The candy case has a huge variety of chocolate treats in it. Nut clusters, caramel patties, peppermint patties, chocolate dipped crisped rice treats, chocolate marshmallow bars on sticks, little cups with white chocolate mixed with cookie bits, milk chocolate with M&Ms, chocolate haystacks, toffee, and of course the chocolate covered pretzels mentioned above.
I was drawn to the Milk Chocolate Caramel Marshmallow Bar. It’s about the size of a Snickers bar, though not quite as dense in hand. I was hoping for something to approach the See’s Scotchmallow.
Inside the bar the caramel and marshmallow are in equal proportions. The caramel is thin, though chewy and smooth (but lacking some deep burnt caramel flavors). The marshmallow is moist and springy and not too sweet. The milk chocolate is okay, sweet and milky and pretty smooth. It’s a sweet bar, but the marshmallow makes it feel both satisfying and light at the same time. $1.95 ... I give it a 7 out of 10.
I had very low expectations for the Small Mickey Turtles. The large ones in the case, though attractive in shape and size were a bit bloomed. The little ones weren’t quite as pretty, but the price was certainly better for someone who was looking for variety.
My expectation for something called a “Turtle” is this: caramel and pecans covered in chocolate. I like my caramel to be soft and chewy, but also flavorful to provide more than a textural counterpoint to the nuts. Pecans are a strongly flavored nut, so a good caramelized caramel is important.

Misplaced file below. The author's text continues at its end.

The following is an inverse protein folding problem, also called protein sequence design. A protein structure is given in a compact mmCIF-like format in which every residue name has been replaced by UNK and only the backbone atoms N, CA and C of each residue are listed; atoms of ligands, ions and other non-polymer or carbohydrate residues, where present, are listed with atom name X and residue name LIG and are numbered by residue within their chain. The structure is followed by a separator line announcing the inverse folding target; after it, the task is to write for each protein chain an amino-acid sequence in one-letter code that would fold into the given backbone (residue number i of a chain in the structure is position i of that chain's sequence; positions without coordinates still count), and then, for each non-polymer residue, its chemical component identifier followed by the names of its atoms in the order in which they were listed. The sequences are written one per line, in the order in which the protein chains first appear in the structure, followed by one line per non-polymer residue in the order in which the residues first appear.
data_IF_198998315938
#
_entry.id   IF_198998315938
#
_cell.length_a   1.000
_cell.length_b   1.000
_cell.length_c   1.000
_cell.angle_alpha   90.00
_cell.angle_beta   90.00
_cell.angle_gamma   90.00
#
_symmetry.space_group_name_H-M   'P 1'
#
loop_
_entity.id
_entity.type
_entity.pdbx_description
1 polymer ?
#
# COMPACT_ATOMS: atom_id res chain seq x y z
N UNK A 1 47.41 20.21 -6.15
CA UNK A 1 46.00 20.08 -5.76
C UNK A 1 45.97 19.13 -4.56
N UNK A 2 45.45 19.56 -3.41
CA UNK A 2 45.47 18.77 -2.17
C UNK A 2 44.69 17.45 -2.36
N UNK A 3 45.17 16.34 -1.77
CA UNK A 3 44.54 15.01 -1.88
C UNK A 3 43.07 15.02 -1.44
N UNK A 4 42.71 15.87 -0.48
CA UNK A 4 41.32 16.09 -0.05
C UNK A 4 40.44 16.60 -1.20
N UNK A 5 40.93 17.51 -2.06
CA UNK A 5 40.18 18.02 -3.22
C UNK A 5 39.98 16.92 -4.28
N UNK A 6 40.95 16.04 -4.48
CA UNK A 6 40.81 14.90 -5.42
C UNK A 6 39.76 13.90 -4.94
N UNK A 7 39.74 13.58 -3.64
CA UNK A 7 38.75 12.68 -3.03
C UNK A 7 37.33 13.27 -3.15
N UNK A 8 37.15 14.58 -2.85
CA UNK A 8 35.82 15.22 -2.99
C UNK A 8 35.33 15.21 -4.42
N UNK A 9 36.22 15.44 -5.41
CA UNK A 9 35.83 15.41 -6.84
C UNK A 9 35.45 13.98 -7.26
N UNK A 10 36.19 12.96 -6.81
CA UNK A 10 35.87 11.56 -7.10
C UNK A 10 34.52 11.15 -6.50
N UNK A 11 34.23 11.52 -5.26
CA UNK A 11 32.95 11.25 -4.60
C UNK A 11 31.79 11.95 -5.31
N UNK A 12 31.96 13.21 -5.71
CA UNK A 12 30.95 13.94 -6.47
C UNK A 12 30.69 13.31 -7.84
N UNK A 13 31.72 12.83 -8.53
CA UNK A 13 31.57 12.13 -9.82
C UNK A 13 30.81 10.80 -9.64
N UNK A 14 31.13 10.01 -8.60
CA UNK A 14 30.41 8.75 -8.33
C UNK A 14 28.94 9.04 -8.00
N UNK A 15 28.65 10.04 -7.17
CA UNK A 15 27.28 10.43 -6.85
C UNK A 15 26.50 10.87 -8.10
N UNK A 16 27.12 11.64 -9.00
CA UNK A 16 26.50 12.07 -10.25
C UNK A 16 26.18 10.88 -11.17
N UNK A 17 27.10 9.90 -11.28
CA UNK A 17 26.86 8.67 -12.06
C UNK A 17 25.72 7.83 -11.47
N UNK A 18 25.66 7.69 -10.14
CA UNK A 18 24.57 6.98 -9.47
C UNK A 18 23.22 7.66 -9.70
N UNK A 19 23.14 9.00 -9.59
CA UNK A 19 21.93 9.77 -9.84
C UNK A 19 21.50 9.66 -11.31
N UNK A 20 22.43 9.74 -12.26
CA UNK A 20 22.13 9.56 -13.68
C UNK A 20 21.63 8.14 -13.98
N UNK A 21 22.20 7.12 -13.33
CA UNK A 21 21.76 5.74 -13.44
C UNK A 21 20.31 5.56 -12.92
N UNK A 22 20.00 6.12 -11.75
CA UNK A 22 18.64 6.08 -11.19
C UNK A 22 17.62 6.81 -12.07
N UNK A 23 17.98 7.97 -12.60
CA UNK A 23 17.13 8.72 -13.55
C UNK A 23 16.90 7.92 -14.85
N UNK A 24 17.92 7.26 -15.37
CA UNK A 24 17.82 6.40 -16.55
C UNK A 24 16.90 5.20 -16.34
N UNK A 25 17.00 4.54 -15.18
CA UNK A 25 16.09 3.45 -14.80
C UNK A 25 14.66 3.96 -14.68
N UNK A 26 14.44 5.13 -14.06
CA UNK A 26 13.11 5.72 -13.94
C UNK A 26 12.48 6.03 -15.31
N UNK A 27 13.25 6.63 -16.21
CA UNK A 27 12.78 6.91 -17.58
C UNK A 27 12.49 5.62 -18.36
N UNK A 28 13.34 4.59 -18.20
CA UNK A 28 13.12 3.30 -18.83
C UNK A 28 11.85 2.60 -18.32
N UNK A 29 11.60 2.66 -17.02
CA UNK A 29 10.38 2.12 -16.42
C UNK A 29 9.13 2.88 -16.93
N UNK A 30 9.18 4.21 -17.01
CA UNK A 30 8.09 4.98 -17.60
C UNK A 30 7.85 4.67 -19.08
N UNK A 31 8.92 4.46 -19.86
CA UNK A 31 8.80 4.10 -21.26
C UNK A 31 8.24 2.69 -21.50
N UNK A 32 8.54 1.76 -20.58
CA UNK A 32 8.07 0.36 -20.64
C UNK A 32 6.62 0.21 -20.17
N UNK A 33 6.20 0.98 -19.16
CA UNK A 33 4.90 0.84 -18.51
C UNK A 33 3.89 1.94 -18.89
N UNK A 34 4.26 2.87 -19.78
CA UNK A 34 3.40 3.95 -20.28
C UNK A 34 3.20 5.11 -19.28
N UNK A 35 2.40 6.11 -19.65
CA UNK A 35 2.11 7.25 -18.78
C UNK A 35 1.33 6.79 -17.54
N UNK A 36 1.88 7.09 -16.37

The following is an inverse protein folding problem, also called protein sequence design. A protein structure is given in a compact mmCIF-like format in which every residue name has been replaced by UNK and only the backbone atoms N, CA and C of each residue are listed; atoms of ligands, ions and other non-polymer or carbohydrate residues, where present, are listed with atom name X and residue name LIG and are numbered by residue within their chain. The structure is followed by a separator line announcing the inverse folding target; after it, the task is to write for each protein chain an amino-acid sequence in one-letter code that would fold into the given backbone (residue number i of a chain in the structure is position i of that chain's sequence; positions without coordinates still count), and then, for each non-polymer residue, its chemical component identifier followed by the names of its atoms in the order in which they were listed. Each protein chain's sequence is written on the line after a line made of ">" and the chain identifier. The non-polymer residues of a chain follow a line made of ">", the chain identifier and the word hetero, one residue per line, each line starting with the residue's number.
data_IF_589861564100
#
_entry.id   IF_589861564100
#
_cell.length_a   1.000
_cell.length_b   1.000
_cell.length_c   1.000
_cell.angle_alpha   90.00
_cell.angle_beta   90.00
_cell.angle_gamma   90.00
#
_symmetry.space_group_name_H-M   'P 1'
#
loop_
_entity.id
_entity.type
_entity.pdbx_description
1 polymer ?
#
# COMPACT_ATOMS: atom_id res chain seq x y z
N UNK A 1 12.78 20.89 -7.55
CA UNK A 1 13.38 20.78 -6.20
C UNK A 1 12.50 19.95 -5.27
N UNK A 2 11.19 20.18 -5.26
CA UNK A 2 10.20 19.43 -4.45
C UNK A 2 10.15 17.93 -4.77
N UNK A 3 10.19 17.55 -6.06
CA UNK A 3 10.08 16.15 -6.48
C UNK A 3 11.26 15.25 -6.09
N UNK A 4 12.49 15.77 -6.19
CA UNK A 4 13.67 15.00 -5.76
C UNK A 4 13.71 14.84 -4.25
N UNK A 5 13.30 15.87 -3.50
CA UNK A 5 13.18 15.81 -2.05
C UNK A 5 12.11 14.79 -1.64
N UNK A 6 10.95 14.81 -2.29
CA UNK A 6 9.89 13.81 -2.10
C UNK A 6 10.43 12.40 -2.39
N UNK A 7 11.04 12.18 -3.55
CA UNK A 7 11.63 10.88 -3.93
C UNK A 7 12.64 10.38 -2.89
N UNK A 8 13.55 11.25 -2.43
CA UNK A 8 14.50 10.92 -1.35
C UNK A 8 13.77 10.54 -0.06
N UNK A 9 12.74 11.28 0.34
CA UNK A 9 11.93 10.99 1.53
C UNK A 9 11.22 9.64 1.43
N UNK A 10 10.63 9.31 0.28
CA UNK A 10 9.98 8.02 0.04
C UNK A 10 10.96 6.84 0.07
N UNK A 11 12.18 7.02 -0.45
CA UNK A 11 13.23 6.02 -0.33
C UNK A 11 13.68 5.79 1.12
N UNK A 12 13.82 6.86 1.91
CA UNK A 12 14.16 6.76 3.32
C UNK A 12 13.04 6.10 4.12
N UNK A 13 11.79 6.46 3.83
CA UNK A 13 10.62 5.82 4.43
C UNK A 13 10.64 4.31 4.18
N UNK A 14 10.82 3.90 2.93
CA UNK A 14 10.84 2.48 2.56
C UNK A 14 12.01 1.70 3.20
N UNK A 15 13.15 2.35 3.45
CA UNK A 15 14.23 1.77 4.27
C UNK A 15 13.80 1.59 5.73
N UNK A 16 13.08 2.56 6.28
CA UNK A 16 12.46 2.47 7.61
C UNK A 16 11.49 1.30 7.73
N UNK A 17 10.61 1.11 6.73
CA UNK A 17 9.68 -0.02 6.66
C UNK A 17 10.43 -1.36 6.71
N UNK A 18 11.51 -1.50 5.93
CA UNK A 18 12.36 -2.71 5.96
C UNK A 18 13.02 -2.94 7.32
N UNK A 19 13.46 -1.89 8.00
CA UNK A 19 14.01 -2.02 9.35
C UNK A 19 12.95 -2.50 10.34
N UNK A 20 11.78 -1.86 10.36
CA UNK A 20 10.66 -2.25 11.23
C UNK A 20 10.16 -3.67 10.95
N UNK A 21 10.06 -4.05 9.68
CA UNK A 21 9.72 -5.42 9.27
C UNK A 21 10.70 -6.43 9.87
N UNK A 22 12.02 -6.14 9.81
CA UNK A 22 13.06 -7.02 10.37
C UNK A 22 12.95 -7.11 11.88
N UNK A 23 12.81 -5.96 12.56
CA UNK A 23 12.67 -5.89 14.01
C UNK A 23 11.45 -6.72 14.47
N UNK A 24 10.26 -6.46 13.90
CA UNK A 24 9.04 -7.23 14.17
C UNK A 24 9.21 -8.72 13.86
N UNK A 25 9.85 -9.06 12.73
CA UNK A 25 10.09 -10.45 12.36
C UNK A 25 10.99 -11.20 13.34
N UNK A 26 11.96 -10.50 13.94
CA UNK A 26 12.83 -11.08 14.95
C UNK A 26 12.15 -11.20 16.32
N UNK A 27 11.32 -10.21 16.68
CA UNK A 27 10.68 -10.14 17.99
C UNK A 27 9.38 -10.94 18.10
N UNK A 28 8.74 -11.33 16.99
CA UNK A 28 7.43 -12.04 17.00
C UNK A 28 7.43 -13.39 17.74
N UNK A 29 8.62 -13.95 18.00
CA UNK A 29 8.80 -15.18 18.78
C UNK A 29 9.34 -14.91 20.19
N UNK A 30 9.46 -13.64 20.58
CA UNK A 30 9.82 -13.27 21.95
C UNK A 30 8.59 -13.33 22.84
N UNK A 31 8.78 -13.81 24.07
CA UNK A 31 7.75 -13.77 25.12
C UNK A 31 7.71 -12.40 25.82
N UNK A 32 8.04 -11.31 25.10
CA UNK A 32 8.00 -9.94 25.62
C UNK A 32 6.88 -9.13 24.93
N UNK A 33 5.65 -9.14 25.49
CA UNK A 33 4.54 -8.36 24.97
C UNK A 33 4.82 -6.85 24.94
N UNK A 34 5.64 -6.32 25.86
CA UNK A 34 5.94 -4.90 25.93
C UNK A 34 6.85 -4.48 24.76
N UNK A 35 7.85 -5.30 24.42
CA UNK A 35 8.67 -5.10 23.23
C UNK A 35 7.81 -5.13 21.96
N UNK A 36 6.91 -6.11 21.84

The Mickey Turtle is a huge disappointment. The nuts didn’t taste fresh. The chocolate had more of the flavor of the refrigerator case than of chocolate and the caramel was less like caramel and more like a fudge or pecan praline (a chocolate covered pecan praline would be delightful, too).
Oddly enough the “turtle” pictured here with the white stripes wasn’t a turtle at all. I think it was supposed to be a truffle, but it tasted a bit more like a piece of fudge covered in chocolate. Again, it tasted like refrigerator more than chocolate.
The large (bloomed) Turtles were $3.00 each. The mini versions were 94 cents. Not bad as price goes, but it’s certainly not worth it. I give these (even the accidental “truffle”) a 5 out of 10.
If you’re coming to California and want a special candy treat to take home, go to See’s. The prices are better, the candy fresher and of course it just tastes better. (And I’ll wager you won’t stand in line as long ... most California airports even have a See’s kiosk.)
Next, I’ll try some of the prepackaged candy bars!
I went to Disneyland last week with my family. This was my niece and nephew’s first visit there and my third (though I never got to go as a child). They had their priorities (meeting the Princesses and Jedi Academy, respectively) and I had mine.